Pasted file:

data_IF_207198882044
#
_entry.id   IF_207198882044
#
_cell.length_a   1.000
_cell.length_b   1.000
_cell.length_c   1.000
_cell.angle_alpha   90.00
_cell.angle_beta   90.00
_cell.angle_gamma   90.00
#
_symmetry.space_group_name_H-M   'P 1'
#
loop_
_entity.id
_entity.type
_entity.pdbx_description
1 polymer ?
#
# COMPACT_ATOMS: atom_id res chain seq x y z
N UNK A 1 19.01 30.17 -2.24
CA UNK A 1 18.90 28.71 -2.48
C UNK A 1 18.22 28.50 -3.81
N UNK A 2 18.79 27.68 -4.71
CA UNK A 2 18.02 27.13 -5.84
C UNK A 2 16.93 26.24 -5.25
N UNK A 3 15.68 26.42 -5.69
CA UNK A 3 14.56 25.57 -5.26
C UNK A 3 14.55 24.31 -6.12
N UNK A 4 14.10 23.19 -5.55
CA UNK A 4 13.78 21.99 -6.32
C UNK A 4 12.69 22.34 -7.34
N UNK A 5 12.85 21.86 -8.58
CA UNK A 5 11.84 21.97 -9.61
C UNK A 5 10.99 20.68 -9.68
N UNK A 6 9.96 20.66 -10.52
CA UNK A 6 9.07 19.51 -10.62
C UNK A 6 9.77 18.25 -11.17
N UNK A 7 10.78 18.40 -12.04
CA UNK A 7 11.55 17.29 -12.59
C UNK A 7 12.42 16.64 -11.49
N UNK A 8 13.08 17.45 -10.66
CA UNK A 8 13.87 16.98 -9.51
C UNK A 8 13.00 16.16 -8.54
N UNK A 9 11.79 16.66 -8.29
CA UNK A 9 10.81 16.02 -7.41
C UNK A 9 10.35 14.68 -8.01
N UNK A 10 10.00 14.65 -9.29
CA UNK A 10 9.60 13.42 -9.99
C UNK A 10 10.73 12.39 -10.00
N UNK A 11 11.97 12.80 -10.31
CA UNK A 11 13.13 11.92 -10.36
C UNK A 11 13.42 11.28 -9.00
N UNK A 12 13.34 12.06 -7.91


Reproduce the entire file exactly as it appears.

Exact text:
data_IF_207198882044
#
_entry.id   IF_207198882044
#
_cell.length_a   1.000
_cell.length_b   1.000
_cell.length_c   1.000
_cell.angle_alpha   90.00
_cell.angle_beta   90.00
_cell.angle_gamma   90.00
#
_symmetry.space_group_name_H-M   'P 1'
#
loop_
_entity.id
_entity.type
_entity.pdbx_description
1 polymer ?
#
# COMPACT_ATOMS: atom_id res chain seq x y z
N UNK A 1 19.01 30.17 -2.24
CA UNK A 1 18.90 28.71 -2.48
C UNK A 1 18.22 28.50 -3.81
N UNK A 2 18.79 27.68 -4.71
CA UNK A 2 18.02 27.13 -5.84
C UNK A 2 16.93 26.24 -5.25
N UNK A 3 15.68 26.42 -5.69
CA UNK A 3 14.56 25.57 -5.26
C UNK A 3 14.55 24.31 -6.12
N UNK A 4 14.10 23.19 -5.55
CA UNK A 4 13.78 21.99 -6.32
C UNK A 4 12.69 22.34 -7.34
N UNK A 5 12.85 21.86 -8.58
CA UNK A 5 11.84 21.97 -9.61
C UNK A 5 10.99 20.68 -9.68
N UNK A 6 9.96 20.66 -10.52
CA UNK A 6 9.07 19.51 -10.62
C UNK A 6 9.77 18.25 -11.17
N UNK A 7 10.78 18.40 -12.04
CA UNK A 7 11.55 17.29 -12.59
C UNK A 7 12.42 16.64 -11.49
N UNK A 8 13.08 17.45 -10.66
CA UNK A 8 13.87 16.98 -9.51
C UNK A 8 13.00 16.16 -8.54
N UNK A 9 11.79 16.66 -8.29
CA UNK A 9 10.81 16.02 -7.41
C UNK A 9 10.35 14.68 -8.01
N UNK A 10 10.00 14.65 -9.29
CA UNK A 10 9.60 13.42 -9.99
C UNK A 10 10.73 12.39 -10.00
N UNK A 11 11.97 12.80 -10.31
CA UNK A 11 13.13 11.92 -10.36
C UNK A 11 13.42 11.28 -9.00
N UNK A 12 13.34 12.06 -7.91